The country is particularly vulnerable to natural disasters on account of its location along the seismically active Pacific Ring of Fire, where about 90 percent of the world’s earthquakes occur.
At the same time, the country is buffeted by an average of 20 typhoons every year — a trend expected by climate scientists to accelerate with the effects of climate change.
President Rodrigo Duterte has responded to the disasters by renewing calls on wealthy nations to take action on the climate crisis affecting the developing world.
“The problem, whether we accept it or not, is climate change,” he said while surveying the flood damage recently.
“Developed countries must lead in deep and drastic cuts in carbon emissions. They must act now, or it would be too late. Or if I may say, it is too late.”
In 2013, Typhoon Haiyan (or Yolanda as it was known locally) killed at least 6,300 people in the Philippines alone and remains among the most powerful tropical cyclone on record.
However, every time a major natural disaster causes death and suffering, Filipinos can count on waves of generosity, especially from members of a diaspora that is always eager to express solidarity with people back home.
This instinct is not unique to overseas Filipino, to be sure. Many expatriate communities maintain close familial, emotional and financial ties with their home countries, some of which are prone to political and social unrest, conflicts and natural disasters.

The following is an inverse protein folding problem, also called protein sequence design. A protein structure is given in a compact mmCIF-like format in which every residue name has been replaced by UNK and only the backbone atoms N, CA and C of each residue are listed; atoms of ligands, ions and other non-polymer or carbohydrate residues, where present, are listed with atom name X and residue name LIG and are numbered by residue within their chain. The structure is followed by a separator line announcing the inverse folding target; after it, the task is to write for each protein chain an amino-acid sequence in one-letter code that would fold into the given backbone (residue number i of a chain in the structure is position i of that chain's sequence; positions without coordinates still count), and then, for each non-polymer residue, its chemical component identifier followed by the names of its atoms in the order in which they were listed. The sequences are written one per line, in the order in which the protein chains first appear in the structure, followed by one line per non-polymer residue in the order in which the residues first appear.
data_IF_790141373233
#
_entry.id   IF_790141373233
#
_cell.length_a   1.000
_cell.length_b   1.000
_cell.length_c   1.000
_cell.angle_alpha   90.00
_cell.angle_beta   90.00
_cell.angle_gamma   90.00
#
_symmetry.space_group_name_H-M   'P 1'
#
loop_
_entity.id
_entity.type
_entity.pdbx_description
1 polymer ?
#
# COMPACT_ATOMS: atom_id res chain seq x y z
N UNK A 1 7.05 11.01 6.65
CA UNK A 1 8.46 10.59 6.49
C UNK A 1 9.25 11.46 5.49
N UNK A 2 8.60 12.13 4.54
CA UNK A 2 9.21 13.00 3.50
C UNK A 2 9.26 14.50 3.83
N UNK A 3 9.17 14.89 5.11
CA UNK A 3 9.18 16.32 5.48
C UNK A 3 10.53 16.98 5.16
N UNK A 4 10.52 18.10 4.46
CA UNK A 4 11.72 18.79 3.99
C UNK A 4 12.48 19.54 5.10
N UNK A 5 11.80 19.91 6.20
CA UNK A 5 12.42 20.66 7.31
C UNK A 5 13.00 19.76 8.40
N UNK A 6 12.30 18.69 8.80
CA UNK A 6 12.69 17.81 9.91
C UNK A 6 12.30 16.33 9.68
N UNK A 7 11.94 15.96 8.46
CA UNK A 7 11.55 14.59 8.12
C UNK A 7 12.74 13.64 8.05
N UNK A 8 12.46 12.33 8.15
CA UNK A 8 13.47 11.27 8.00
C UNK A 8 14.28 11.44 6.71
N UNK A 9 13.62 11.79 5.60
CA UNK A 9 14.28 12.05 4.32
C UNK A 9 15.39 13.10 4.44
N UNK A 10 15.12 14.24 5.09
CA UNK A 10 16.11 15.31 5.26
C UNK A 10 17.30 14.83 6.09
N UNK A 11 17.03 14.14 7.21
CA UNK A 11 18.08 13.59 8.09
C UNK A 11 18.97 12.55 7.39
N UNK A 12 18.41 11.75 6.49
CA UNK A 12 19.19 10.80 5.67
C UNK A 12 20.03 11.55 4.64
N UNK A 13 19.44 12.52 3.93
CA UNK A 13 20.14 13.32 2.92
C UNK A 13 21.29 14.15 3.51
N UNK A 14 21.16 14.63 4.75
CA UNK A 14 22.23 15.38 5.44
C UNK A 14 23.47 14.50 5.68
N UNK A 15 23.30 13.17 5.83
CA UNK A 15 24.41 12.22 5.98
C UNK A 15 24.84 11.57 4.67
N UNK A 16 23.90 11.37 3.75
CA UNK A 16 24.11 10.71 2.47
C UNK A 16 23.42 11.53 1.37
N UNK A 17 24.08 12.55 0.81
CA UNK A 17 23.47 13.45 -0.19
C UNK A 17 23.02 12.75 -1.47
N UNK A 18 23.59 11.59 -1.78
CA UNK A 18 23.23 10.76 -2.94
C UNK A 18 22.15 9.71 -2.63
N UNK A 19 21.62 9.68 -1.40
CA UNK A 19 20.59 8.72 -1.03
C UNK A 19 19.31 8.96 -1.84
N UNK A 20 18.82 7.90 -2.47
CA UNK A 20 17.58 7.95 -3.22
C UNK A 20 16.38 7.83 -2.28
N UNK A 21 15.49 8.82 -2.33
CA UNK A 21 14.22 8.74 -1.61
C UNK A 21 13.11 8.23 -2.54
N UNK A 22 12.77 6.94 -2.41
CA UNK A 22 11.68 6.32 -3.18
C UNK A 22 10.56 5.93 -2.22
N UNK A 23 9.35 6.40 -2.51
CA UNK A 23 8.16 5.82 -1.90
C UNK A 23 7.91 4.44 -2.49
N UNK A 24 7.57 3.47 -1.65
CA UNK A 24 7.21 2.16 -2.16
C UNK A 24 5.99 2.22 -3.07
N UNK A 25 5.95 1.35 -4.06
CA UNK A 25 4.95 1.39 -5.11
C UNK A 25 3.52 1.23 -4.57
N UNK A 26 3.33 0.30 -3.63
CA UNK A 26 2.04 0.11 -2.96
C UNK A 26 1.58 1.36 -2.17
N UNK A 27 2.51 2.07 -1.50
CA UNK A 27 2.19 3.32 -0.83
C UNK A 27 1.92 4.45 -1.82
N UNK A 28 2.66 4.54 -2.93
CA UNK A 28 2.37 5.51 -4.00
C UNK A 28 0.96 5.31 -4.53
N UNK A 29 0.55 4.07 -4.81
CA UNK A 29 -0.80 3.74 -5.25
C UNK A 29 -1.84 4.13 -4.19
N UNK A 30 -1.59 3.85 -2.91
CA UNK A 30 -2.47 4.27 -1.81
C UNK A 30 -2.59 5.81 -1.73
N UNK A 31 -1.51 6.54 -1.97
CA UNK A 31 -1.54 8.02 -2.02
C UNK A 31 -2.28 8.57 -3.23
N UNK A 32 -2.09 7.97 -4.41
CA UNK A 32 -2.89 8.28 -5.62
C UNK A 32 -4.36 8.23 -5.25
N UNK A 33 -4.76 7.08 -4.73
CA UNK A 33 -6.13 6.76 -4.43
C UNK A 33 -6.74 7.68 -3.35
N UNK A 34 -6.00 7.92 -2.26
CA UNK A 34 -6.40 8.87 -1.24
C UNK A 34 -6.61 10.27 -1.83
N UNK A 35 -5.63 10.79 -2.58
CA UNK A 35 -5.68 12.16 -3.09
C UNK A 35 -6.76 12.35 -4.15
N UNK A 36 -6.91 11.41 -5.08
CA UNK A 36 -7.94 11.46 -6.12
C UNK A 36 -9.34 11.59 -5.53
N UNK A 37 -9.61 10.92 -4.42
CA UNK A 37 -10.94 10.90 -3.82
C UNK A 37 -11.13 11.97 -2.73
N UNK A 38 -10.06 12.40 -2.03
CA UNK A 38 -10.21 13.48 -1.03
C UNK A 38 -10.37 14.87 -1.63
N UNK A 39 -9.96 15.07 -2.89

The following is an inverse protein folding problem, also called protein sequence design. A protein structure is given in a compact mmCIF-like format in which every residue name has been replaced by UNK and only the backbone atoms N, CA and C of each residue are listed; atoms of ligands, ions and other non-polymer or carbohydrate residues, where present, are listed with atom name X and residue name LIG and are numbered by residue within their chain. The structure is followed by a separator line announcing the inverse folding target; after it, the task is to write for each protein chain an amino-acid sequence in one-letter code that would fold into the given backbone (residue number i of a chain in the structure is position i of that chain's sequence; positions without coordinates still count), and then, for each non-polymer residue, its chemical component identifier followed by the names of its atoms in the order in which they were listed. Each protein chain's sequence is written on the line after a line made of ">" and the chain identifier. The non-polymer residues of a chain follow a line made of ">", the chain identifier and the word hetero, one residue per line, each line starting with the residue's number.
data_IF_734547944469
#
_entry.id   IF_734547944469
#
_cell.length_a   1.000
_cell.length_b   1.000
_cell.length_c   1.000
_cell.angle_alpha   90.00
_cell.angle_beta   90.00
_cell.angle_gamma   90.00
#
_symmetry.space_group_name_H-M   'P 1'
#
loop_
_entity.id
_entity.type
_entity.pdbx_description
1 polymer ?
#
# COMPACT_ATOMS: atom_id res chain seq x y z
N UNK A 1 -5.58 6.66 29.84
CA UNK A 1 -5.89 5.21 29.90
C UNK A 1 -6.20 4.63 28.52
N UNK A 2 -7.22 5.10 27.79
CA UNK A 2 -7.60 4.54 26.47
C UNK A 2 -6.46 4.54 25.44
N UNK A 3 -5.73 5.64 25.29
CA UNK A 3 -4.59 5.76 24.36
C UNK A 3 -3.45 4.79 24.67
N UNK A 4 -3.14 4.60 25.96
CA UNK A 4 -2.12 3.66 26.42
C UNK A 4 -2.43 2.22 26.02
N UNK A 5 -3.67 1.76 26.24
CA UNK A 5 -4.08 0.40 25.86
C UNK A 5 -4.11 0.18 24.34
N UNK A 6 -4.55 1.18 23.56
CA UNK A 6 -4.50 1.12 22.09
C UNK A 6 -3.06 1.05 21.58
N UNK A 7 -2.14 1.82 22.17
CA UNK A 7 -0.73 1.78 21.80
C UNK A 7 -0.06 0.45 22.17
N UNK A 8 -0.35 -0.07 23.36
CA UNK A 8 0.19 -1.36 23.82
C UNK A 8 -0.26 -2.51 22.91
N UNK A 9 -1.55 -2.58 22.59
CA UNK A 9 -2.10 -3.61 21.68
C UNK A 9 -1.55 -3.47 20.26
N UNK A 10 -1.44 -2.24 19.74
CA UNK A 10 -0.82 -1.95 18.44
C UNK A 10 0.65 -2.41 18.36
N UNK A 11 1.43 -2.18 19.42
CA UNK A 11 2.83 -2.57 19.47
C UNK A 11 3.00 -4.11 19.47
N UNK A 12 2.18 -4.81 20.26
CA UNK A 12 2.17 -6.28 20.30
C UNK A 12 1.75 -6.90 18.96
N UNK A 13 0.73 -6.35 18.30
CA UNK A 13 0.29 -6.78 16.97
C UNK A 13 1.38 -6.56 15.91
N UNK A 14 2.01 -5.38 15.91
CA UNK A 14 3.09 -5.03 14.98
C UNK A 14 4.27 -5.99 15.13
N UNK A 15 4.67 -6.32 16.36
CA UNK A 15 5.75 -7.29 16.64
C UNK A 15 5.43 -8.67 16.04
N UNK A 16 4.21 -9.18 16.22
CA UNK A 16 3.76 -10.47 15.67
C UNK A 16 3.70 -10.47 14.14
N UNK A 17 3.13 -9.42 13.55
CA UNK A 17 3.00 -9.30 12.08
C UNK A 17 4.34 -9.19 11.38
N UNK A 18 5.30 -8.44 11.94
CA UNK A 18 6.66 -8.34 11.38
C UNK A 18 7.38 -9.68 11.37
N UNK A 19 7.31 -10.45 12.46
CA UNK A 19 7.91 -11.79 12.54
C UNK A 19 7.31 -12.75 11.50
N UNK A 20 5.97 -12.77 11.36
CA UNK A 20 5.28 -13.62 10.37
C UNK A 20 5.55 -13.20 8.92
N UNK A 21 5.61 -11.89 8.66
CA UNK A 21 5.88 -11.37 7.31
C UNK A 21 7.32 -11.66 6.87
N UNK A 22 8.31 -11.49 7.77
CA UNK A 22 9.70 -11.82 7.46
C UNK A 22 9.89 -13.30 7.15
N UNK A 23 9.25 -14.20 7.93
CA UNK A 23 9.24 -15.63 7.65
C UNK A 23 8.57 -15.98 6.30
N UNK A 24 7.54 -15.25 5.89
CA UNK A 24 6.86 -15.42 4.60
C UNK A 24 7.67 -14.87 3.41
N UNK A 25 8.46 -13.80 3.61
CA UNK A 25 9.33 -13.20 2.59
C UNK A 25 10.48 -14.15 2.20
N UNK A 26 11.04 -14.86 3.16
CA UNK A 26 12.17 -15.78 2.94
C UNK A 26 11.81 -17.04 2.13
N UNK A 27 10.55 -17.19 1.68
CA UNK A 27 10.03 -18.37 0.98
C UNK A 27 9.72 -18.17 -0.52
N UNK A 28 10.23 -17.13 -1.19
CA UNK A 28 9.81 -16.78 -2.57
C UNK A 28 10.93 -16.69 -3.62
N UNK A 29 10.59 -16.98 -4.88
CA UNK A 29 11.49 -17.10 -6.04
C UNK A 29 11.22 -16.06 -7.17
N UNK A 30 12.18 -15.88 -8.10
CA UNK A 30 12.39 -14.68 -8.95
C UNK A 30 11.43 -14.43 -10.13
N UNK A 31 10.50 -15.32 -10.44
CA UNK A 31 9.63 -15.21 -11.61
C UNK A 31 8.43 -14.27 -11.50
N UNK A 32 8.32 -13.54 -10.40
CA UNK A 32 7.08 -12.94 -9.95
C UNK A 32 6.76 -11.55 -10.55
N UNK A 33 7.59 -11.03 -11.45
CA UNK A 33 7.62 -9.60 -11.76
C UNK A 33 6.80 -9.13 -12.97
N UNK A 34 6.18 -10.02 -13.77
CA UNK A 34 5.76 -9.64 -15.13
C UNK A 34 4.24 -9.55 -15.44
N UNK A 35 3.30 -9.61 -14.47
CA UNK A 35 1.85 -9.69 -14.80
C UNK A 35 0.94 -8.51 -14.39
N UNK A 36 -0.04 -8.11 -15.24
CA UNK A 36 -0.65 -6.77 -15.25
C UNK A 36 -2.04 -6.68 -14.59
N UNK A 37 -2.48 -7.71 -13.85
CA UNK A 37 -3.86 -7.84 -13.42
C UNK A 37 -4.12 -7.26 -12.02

Many Lebanese, for instance, have rallied behind their compatriots since the massive Beirut port blast of Aug. 4. There has been an outpouring of donations, gifts and remittances from the Lebanese diaspora in response to the overlapping crises back home.
“Filipinos have shown to be very sensitive to the demand for help when their country has been struck by similar disasters in the past,” said Roberto d’Ambrosio, a financial expert and CEO of brokerage firm Axiory Global.
“Remittances can play a vital role in the immediate aftermath of a disaster, especially for lower-income families whose income sources vanish abruptly under the circumstances, without any buffer to face an emergency or navigate short-term difficulties.”
This is especially true for the Philippines, which relies heavily on money sent by Filipinos working abroad to keep its foreign-currency reserves replenished.
“In general terms, remittances during crises constitute a very important form of help for the affected country, allowing the economy to keep ticking thanks to the inflow of funds from abroad,” d’Ambrosio said.
According to a report published in August by the Asian Development Bank (ADB), remittances across the world could decline by $108.6 billion this year owing to job losses and trimmed payrolls in the wake of the COVID-19 pandemic.
Money sent to Asia, where about a third of migrant workers worldwide come from, could plunge by $54.3 billion, the Manila-based lender said in its report.
According to the ADB, remittances to Asia and the Pacific, which amounted to $315 billion in 2019, help fuel the consumption-led growth for some of the region’s developing economies, including the Philippines.
“I would do anything to have my presence felt back home, one way or another,” said de Guzman, from Marikina, “through the money I transfer or by constantly checking up on my family.”